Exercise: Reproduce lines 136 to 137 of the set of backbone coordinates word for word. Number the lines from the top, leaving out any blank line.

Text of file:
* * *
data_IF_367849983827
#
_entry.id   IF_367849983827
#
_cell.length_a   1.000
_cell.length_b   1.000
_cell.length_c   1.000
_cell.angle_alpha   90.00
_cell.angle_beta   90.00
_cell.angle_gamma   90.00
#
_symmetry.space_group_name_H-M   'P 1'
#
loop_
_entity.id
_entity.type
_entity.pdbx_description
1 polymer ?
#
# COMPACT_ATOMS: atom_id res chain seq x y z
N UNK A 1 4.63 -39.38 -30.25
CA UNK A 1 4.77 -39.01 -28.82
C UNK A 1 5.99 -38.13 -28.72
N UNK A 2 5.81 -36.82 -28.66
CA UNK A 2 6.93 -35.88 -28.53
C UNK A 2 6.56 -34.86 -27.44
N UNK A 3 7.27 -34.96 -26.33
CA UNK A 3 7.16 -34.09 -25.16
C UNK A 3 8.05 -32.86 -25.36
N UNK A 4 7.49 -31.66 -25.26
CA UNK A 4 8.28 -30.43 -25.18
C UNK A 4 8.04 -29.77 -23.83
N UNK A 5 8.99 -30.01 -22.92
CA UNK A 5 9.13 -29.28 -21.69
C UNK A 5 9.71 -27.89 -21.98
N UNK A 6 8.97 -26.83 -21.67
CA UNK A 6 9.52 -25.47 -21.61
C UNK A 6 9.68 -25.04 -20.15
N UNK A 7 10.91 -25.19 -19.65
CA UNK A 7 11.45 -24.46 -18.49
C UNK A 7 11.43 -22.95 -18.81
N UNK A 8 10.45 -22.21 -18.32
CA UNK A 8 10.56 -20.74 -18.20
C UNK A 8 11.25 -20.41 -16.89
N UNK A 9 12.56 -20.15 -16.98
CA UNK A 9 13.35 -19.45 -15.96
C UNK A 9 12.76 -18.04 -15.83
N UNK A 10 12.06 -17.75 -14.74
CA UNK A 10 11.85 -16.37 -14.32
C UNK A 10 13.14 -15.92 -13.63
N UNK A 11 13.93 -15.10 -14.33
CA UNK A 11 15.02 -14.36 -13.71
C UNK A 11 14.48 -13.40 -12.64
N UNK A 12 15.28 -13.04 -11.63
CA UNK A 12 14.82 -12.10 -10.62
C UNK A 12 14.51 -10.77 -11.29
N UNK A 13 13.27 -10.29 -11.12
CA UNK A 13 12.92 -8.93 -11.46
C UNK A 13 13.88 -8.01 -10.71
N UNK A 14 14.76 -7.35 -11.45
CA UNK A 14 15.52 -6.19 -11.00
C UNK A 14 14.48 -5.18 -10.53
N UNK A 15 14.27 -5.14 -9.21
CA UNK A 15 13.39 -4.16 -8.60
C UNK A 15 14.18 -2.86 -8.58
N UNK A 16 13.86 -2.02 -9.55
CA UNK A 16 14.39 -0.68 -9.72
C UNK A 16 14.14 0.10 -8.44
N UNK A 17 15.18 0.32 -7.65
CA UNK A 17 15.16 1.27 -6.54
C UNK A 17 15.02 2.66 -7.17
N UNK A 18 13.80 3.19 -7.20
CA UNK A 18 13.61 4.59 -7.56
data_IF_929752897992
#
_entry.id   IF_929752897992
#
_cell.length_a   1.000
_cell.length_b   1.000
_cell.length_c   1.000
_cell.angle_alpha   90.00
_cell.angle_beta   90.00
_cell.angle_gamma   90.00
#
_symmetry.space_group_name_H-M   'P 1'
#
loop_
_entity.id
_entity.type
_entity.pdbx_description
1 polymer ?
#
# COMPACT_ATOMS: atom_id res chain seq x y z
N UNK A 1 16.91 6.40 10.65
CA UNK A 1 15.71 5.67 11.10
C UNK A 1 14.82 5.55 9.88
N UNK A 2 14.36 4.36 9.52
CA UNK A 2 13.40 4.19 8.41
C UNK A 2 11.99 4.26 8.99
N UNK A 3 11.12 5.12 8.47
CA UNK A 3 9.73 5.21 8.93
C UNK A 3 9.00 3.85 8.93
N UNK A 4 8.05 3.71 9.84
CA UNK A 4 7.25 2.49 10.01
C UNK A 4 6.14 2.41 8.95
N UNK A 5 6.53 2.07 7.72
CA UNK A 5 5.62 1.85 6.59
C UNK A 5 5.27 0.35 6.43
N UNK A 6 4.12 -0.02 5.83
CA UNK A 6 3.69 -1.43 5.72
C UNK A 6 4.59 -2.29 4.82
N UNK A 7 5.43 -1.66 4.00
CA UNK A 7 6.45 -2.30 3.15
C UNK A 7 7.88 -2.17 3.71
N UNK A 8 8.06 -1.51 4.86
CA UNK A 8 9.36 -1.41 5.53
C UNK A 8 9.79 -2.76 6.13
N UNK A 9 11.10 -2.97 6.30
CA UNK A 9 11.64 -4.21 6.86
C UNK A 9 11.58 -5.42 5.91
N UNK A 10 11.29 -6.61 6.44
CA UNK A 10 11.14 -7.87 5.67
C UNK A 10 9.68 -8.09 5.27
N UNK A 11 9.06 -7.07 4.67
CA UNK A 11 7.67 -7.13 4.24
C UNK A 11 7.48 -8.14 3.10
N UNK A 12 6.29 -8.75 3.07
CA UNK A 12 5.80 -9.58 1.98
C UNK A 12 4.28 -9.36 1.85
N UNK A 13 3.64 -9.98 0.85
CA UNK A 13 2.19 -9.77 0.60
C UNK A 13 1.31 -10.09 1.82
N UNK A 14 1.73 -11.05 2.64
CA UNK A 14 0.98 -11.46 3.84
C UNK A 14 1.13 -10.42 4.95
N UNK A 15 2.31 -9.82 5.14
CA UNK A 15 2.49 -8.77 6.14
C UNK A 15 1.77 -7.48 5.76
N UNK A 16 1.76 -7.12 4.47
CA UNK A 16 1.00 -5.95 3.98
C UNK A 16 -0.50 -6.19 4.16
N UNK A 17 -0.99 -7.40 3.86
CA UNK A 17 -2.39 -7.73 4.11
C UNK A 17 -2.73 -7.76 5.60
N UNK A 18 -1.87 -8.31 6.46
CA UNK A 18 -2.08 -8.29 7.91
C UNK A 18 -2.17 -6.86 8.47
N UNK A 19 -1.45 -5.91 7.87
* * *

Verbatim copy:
N UNK A 15 2.31 -9.82 5.14
CA UNK A 15 2.49 -8.77 6.14